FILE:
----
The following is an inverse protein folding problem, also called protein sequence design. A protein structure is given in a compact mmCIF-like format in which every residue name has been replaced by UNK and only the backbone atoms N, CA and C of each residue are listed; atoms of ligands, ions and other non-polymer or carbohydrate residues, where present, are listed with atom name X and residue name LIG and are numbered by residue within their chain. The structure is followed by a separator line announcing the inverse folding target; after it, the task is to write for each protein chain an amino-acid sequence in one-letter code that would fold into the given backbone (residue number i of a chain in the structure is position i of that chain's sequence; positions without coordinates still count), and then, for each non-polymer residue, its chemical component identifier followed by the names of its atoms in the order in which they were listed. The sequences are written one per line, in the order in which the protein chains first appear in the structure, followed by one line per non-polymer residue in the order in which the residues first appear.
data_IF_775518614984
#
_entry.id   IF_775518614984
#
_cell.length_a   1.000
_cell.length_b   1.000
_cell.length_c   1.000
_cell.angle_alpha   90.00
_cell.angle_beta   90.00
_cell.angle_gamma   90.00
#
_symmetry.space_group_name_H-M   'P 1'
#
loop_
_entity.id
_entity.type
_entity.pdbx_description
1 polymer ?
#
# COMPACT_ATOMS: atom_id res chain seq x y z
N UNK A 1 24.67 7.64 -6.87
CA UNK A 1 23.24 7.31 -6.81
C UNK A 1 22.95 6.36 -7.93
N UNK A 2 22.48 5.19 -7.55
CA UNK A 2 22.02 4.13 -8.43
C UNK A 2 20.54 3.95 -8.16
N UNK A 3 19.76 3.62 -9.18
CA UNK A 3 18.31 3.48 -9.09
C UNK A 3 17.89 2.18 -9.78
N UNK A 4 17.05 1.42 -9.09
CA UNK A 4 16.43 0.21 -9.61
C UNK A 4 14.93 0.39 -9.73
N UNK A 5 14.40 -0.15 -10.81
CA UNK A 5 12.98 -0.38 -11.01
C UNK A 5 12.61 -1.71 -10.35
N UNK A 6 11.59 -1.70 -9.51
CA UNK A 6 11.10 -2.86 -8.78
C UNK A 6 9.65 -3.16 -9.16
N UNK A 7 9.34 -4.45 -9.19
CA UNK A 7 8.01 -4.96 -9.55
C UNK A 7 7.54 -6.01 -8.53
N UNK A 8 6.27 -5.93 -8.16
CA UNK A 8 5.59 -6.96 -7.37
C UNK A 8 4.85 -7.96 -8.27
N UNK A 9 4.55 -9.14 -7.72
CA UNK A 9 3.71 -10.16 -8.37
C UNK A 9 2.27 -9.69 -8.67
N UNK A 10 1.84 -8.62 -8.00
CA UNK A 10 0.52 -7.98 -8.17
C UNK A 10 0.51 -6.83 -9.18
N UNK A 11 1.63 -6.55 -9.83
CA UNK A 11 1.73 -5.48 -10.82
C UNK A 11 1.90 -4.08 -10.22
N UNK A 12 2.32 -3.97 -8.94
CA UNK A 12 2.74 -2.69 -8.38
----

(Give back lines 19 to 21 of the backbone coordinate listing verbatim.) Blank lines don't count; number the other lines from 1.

1 polymer ?
#
# COMPACT_ATOMS: atom_id res chain seq x y z